Eating the Amazon: 18 Intriguing Brazilian Foods

Originally Published November 2006
In northern Brazil, the mighty Amazon River defines a landscape rich in ingredients that most of us have never even seen before. But Brazil's vibrant cuisine is on the move—and açaí was just the first wave. So keep your ears, eyes, and mouth open and get to know and enjoy the Amazonian ingredients below. This glossary originally accompanied Jungle Fever in Gourmet magazine, November 2006.

By Paul Richardson
Eating the Amazon: 18 Intriguing Brazilian Foods

Selected foods of the Amazon, left to right from top: Açaí berries; tapioca flour; buriti; chicória. Second row: Cupuaçu; tucunaré; pink jambo melon; guarana powder. Third row: Jambu ("electric cress"); manioc leaves; manioc root; fish steaks at Mercado Ver-o-Peso. Fourth row: Maxixe (small gherkin); papaya; tamuata; local chiles.

The iron-rich fruit of the açaí palm, native to the Amazon. Used in desserts and as an accompaniment to grilled fish.

A highly pungent, basil-like plant with small leaves.

A thick-skinned fruit, golden yellow in color, with a viscous, pleasantly tart white flesh.

A fruit with a dark scaly skin, used in drinks, desserts, and ice creams.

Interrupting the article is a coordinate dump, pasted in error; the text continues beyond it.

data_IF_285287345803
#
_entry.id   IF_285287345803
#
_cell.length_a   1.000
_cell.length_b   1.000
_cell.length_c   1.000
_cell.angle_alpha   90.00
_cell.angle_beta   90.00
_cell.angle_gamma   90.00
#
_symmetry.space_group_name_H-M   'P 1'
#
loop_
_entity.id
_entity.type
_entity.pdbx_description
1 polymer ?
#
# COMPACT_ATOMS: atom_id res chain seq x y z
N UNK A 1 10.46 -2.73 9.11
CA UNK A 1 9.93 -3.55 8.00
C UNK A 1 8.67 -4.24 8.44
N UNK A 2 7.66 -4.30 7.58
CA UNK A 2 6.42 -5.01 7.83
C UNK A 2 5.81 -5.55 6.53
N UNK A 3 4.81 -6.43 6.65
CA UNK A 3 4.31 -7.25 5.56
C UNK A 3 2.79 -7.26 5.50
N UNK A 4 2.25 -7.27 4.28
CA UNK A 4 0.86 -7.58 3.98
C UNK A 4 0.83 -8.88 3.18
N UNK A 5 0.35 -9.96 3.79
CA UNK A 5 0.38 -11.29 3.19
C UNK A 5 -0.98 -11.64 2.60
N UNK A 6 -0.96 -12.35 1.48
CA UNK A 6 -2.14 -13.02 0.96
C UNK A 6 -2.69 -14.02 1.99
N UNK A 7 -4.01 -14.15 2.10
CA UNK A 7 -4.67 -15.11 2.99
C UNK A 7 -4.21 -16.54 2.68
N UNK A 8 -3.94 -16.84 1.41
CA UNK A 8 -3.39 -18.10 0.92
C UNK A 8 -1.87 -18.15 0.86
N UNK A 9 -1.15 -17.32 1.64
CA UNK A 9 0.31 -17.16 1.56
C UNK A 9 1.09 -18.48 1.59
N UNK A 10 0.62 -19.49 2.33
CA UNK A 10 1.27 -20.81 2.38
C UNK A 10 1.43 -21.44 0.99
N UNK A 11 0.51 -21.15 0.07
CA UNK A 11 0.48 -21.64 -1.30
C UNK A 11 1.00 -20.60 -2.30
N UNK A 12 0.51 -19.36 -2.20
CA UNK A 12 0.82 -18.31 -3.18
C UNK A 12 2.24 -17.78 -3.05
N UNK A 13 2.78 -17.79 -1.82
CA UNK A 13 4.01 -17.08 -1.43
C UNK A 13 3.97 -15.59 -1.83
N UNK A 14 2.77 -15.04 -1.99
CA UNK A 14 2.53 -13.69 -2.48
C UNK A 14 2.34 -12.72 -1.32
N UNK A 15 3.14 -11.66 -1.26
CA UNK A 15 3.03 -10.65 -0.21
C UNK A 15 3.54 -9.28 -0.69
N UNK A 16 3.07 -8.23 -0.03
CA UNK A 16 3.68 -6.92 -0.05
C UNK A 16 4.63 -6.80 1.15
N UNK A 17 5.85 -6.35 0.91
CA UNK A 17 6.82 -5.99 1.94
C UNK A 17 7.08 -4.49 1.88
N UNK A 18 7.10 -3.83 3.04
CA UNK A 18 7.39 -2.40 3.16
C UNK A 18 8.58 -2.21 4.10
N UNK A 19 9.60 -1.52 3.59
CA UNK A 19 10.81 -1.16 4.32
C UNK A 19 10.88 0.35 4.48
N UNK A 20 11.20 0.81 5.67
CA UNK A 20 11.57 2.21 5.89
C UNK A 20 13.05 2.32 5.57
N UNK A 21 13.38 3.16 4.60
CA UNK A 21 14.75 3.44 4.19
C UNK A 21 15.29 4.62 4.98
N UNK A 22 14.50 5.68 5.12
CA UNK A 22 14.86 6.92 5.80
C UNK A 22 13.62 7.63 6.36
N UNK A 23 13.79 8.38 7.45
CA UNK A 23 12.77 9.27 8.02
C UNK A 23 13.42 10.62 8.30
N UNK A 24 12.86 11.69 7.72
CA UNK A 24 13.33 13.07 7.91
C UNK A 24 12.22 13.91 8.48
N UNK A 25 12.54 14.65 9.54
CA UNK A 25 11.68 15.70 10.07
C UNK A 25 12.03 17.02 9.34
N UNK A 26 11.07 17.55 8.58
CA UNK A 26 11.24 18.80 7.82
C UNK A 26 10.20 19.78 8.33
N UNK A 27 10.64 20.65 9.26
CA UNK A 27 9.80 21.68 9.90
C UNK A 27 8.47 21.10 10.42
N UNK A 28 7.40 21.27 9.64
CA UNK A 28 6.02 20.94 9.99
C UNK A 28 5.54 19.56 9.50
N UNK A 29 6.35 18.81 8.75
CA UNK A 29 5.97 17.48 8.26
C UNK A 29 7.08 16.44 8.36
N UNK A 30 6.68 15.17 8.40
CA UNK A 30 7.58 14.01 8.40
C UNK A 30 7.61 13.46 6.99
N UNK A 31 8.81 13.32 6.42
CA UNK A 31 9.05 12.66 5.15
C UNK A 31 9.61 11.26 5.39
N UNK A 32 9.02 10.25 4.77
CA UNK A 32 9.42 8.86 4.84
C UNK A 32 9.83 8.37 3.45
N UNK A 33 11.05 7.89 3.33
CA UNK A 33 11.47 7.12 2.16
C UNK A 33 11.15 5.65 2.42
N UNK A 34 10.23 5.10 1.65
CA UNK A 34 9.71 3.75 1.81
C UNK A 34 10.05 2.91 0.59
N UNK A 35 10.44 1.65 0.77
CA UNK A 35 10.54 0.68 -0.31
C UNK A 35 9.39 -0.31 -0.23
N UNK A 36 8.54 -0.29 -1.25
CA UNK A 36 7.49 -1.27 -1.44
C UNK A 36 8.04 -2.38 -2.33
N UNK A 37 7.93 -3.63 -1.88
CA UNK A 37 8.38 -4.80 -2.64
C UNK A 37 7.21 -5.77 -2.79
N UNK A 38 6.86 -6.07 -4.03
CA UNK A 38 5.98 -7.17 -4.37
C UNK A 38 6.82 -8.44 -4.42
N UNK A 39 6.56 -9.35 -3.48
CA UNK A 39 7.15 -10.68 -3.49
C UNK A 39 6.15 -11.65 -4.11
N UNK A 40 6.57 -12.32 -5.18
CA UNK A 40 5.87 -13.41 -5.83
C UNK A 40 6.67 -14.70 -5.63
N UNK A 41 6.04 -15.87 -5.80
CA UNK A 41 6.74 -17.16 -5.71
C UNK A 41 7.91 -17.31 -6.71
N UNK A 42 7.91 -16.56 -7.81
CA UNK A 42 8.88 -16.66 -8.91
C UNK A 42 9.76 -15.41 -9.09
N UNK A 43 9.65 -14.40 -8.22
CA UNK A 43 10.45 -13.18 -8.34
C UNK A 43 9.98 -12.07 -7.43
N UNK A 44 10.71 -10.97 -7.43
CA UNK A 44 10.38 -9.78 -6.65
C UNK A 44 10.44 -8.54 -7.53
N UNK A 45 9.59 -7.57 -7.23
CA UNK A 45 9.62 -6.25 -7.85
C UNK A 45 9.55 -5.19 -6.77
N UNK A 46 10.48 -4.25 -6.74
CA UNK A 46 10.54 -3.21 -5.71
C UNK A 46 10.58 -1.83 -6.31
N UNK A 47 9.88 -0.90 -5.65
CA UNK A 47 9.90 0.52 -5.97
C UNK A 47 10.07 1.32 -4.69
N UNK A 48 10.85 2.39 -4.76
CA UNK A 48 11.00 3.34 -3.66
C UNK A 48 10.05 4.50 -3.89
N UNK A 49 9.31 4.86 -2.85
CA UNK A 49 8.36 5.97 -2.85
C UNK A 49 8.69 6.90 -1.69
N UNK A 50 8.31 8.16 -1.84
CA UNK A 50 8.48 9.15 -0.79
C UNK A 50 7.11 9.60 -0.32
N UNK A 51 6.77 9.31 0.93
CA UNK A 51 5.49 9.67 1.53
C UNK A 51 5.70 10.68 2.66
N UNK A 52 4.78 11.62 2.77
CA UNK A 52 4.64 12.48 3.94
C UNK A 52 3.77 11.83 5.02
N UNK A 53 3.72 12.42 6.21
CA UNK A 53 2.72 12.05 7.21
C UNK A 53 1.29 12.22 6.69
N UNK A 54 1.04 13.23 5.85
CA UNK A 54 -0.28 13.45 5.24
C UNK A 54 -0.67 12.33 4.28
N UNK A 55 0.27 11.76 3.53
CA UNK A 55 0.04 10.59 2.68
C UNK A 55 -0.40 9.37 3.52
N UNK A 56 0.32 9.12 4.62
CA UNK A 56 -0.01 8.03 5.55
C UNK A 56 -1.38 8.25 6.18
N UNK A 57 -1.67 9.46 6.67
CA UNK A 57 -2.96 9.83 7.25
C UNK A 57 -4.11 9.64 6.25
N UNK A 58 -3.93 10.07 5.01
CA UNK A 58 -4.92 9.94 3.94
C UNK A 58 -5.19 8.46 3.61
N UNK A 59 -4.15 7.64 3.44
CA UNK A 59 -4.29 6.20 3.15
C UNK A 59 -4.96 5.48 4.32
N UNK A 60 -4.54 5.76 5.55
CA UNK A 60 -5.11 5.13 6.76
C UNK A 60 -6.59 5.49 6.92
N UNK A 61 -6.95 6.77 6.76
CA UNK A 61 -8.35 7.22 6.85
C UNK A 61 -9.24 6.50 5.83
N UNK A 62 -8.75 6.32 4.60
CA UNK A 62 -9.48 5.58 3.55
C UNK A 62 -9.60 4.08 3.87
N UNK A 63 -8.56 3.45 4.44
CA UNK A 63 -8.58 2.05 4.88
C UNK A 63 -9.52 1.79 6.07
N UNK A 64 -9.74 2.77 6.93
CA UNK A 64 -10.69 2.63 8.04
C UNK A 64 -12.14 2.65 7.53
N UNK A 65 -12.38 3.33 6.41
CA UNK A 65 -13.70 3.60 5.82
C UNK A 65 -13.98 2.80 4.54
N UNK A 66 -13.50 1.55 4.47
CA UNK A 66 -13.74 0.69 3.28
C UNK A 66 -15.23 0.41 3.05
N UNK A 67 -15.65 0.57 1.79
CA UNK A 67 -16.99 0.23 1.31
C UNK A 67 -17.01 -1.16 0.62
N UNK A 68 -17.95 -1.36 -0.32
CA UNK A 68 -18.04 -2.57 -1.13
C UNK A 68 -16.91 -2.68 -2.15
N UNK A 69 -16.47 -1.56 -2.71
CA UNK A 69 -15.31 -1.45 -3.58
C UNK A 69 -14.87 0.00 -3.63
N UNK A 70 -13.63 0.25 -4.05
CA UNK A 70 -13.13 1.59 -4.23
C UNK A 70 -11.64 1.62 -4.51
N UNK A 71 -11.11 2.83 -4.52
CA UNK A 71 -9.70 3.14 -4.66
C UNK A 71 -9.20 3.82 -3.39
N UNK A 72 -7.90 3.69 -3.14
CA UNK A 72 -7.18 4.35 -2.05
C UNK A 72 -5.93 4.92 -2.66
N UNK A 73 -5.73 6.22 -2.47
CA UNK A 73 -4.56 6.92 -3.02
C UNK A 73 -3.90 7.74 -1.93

The leaves of this plant, a relative of chicory, are used as a kitchen herb.

The king of the jungle fruits, this large, melon-shaped, dusty-brown fruit is a sister of Theobroma cacao, which gives us chocolate. Its flesh is wonderfully sweet and aromatic.

A small tree whose orange-red fruit has become popular worldwide in the form of an energy drink.

Spilanthes oleracea, known in English as “Pará cress,” “toothache plant,” or “electric cress”; this semiwild vegetable is an essential element of Amazonian cuisine. The substance that causes its numbing effect in the mouth is spilanthol.

A popular paraense dish in which the leaves of the manioc plant are crushed and simmered for seven days (to remove poisonous hydrocyanic acid) and then cooked with bacon, sausage and other types of smoked pork.

The Amazonian name for passion fruit; native to Brazil.

A giant freshwater fish often sold in dried form and known as the “salt cod of Brazil,” this is the main ingredient of the dish pirarucu de casaca.

A palm fruit with a fibrous yellow flesh that is generally eaten cooked rather than raw.

A Pará dish of tucupi, jambu, dried prawns, and tapioca gum that is popular in Belém and Manaus. By tradition, tacacá is sold in the streets by specialist tacacazeiras.

An Amazonian fish that feeds mainly on fruit and seeds that fall into the river. Its ribs are often barbecued.

A freshwater fish with a distinctive armored exterior.

The starch grains obtained from the manioc root, sold either in granular form or as flour (farinha de tapioca).

The peacock bass; a large species that is equally prized by anglers and cooks.

The yellow liquid extracted from the manioc root as a by-product of flour manufacture. Toxic when raw, it is boiled to remove hydrocyanic acid. Seasoned with salt, alfavaca, and chicória, it is much used in local cooking.

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